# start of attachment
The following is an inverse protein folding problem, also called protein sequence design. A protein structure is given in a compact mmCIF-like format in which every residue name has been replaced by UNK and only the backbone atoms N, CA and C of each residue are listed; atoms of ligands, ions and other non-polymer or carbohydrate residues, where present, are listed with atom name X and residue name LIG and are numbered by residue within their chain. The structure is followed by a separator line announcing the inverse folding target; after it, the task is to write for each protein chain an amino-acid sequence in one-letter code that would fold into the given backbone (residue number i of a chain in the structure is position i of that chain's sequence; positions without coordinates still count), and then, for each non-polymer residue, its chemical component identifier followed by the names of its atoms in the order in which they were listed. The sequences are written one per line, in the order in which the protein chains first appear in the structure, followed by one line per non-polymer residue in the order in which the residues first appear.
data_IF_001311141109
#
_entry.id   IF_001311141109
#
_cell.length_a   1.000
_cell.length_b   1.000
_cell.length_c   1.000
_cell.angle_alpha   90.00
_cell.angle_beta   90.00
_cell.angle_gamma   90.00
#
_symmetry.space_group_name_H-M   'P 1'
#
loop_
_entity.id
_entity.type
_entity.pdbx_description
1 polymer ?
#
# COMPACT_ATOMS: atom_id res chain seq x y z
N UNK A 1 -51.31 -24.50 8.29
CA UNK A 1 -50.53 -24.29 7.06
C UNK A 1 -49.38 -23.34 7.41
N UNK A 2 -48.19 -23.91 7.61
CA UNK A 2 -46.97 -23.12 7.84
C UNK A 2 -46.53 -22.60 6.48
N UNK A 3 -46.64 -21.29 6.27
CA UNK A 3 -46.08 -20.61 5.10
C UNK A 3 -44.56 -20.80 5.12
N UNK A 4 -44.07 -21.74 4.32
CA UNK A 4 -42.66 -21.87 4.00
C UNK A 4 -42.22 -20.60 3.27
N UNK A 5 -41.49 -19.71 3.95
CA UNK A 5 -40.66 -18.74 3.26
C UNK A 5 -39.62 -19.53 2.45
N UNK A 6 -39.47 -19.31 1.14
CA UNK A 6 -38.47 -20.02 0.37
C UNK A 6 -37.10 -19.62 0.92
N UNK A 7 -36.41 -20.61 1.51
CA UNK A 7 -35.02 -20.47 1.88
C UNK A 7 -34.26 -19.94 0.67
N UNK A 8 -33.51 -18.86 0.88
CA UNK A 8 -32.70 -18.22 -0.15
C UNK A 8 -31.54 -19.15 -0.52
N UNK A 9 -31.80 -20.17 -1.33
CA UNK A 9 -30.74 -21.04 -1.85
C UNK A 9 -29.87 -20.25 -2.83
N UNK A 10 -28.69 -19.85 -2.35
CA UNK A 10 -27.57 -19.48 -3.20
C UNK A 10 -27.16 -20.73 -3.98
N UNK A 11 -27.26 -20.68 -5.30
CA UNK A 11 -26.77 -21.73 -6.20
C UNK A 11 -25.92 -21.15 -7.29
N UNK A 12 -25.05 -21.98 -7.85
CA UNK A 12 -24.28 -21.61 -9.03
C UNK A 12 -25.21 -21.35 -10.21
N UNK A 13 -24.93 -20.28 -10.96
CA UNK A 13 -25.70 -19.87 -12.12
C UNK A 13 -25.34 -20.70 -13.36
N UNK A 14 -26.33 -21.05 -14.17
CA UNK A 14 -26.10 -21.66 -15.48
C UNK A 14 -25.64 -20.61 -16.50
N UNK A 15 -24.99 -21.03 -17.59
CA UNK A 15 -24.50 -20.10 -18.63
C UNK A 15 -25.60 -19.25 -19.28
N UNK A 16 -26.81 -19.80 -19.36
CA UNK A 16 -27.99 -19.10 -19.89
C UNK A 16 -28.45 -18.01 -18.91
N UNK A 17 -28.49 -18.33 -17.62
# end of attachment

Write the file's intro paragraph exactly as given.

The following is an inverse protein folding problem, also called protein sequence design. A protein structure is given in a compact mmCIF-like format in which every residue name has been replaced by UNK and only the backbone atoms N, CA and C of each residue are listed; atoms of ligands, ions and other non-polymer or carbohydrate residues, where present, are listed with atom name X and residue name LIG and are numbered by residue within their chain. The structure is followed by a separator line announcing the inverse folding target; after it, the task is to write for each protein chain an amino-acid sequence in one-letter code that would fold into the given backbone (residue number i of a chain in the structure is position i of that chain's sequence; positions without coordinates still count), and then, for each non-polymer residue, its chemical component identifier followed by the names of its atoms in the order in which they were listed. The sequences are written one per line, in the order in which the protein chains first appear in the structure, followed by one line per non-polymer residue in the order in which the residues first appear.